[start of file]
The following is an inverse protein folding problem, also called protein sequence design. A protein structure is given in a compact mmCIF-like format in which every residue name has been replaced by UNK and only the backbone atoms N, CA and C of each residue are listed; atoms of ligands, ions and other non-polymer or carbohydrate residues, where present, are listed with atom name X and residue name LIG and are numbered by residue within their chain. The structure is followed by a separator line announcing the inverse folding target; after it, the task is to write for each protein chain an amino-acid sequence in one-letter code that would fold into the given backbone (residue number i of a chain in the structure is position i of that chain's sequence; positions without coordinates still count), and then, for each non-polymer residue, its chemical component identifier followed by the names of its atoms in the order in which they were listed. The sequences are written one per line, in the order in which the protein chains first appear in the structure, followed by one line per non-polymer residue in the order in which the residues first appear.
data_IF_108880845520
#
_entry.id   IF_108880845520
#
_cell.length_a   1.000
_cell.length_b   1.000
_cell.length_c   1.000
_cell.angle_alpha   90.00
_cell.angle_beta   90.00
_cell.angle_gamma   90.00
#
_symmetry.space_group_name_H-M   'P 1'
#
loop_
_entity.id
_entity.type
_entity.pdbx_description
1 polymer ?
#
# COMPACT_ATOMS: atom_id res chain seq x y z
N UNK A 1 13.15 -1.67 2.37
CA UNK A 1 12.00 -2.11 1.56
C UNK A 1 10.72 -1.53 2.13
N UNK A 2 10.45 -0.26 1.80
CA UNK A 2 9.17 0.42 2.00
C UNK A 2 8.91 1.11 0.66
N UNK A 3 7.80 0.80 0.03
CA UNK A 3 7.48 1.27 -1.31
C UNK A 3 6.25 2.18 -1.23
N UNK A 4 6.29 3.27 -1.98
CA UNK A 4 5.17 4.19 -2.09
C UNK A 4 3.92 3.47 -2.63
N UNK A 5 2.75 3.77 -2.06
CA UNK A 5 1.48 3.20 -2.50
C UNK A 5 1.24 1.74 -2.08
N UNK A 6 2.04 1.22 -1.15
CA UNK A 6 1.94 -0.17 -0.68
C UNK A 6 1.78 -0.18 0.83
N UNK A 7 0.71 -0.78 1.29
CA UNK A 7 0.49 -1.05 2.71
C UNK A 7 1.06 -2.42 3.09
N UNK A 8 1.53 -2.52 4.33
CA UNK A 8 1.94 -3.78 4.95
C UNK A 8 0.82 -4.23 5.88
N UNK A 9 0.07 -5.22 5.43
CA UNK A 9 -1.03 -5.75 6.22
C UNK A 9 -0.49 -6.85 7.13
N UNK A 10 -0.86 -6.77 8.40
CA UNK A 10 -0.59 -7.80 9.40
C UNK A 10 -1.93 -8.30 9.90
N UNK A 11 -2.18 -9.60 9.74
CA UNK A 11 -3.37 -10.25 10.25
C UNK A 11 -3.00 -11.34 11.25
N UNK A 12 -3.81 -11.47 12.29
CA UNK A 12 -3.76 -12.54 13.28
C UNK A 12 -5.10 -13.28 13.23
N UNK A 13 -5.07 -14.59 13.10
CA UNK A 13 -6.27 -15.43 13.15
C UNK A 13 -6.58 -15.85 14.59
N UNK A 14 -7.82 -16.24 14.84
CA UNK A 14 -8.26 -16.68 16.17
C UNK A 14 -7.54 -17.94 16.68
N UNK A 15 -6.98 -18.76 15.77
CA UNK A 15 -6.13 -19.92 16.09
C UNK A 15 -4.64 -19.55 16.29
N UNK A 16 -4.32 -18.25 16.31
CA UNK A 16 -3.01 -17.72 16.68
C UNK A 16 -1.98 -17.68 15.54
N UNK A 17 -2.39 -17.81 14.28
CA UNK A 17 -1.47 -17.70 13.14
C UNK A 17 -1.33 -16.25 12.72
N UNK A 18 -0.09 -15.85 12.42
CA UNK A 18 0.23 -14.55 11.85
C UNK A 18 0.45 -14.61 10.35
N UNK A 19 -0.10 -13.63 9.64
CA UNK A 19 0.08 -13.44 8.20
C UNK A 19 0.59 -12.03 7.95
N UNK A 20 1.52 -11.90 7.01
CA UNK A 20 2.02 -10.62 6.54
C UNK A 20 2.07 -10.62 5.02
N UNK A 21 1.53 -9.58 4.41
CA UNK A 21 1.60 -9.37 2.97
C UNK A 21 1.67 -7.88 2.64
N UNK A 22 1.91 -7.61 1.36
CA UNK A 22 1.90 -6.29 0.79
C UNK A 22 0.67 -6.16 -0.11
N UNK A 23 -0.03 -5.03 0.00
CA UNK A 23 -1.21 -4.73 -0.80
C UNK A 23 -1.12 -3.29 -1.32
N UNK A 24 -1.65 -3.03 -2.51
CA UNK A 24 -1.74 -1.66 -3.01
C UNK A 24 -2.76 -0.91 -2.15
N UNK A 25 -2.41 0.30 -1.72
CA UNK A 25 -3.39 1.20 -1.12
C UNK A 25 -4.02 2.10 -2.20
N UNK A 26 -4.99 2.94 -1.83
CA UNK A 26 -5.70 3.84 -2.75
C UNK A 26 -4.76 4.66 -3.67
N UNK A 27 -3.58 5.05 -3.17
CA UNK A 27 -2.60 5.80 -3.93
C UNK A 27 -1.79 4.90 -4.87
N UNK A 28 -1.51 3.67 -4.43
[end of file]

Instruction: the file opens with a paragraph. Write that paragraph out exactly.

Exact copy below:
The following is an inverse protein folding problem, also called protein sequence design. A protein structure is given in a compact mmCIF-like format in which every residue name has been replaced by UNK and only the backbone atoms N, CA and C of each residue are listed; atoms of ligands, ions and other non-polymer or carbohydrate residues, where present, are listed with atom name X and residue name LIG and are numbered by residue within their chain. The structure is followed by a separator line announcing the inverse folding target; after it, the task is to write for each protein chain an amino-acid sequence in one-letter code that would fold into the given backbone (residue number i of a chain in the structure is position i of that chain's sequence; positions without coordinates still count), and then, for each non-polymer residue, its chemical component identifier followed by the names of its atoms in the order in which they were listed. The sequences are written one per line, in the order in which the protein chains first appear in the structure, followed by one line per non-polymer residue in the order in which the residues first appear.